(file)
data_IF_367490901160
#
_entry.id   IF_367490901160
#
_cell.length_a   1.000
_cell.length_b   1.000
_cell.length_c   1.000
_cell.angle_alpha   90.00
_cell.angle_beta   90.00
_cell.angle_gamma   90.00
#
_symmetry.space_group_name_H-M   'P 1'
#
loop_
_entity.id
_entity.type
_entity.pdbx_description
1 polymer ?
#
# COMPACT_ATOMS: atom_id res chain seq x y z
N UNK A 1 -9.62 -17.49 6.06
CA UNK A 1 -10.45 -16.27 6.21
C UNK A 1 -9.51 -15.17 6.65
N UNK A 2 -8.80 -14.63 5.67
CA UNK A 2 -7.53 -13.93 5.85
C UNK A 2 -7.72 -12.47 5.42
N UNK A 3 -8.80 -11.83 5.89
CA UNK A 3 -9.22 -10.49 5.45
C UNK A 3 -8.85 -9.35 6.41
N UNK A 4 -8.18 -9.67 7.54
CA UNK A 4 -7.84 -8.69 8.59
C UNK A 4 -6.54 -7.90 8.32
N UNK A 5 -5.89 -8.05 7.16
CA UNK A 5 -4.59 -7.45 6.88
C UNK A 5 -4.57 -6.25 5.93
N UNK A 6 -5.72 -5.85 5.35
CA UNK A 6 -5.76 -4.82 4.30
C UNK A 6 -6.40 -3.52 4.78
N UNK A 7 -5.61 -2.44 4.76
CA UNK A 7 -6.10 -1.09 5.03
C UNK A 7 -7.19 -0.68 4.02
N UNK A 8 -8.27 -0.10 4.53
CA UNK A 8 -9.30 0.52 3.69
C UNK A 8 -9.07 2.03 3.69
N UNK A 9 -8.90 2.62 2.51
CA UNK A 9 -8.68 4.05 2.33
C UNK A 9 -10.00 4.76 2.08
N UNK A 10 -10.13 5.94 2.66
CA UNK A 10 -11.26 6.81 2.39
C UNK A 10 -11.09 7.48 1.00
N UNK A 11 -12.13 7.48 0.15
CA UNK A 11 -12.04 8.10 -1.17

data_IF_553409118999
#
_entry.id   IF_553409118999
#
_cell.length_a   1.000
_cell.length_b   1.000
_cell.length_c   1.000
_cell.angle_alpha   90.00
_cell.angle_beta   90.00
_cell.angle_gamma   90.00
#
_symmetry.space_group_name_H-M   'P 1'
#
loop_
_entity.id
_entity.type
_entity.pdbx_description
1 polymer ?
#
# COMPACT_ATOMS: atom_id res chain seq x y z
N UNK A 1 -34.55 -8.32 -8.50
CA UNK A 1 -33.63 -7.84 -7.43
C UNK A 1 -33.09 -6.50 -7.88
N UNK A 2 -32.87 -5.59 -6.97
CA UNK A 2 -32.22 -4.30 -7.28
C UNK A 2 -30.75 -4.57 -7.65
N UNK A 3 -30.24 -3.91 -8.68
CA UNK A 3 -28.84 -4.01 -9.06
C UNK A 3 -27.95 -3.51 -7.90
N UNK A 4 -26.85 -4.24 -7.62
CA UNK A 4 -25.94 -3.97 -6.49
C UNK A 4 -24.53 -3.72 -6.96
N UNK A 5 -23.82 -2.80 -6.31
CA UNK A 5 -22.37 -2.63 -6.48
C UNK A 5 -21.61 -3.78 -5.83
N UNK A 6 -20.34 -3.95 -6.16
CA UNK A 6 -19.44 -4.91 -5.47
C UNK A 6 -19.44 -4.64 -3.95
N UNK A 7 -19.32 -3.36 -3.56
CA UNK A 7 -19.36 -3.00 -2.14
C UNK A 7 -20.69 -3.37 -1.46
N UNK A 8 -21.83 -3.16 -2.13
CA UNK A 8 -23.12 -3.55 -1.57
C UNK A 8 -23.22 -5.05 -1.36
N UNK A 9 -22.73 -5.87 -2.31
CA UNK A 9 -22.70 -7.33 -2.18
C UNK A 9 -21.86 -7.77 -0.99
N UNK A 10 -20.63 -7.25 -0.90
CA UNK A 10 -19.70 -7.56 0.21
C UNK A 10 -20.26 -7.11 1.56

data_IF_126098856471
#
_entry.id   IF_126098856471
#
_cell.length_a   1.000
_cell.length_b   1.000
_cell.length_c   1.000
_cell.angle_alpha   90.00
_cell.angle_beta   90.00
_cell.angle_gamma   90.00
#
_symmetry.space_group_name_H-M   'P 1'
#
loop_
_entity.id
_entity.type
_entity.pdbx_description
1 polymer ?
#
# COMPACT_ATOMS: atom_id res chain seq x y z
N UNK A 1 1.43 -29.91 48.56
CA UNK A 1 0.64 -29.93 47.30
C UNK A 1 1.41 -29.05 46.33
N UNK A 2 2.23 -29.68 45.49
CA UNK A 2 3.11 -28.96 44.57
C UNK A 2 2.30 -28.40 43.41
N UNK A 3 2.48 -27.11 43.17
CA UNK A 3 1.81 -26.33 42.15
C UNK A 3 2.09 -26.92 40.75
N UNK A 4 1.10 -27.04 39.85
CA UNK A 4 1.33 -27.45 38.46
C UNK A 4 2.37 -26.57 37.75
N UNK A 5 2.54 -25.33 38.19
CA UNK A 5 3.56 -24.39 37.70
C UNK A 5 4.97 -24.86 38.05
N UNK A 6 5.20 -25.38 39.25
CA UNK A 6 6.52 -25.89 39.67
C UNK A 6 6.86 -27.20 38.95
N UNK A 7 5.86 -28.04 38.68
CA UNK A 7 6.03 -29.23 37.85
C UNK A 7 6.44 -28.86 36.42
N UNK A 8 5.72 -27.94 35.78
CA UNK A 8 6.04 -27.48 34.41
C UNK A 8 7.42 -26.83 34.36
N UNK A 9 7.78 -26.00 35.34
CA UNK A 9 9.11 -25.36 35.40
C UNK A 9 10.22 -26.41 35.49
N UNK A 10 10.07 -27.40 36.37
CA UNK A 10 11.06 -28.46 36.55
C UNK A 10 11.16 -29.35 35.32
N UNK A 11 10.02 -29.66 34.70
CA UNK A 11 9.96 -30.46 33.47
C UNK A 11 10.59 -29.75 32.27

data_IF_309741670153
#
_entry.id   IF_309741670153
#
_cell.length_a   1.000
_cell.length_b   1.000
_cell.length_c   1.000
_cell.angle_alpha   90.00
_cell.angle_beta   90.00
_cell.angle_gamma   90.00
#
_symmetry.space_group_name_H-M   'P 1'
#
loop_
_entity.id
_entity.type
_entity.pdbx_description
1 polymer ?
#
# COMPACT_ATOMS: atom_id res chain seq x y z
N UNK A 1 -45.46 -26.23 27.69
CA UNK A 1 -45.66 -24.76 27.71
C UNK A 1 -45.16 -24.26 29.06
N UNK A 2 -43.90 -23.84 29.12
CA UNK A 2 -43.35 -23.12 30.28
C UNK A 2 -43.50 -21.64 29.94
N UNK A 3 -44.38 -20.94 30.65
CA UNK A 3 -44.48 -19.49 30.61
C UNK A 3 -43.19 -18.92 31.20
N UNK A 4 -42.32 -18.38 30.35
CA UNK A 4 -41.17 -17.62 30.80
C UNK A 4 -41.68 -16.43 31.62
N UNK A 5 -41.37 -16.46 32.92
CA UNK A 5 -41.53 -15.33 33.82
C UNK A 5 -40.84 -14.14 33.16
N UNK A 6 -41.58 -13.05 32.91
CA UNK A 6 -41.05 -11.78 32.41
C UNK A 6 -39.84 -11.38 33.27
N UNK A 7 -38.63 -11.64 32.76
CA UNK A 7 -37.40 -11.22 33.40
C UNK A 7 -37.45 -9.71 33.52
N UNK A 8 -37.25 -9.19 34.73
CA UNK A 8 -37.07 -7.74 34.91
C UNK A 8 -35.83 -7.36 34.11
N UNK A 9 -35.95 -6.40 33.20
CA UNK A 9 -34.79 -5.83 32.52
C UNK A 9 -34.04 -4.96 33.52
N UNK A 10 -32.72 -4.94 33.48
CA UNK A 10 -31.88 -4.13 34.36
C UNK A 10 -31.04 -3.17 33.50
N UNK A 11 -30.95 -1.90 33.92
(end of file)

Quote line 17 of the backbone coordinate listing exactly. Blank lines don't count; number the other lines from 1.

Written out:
_entity.pdbx_description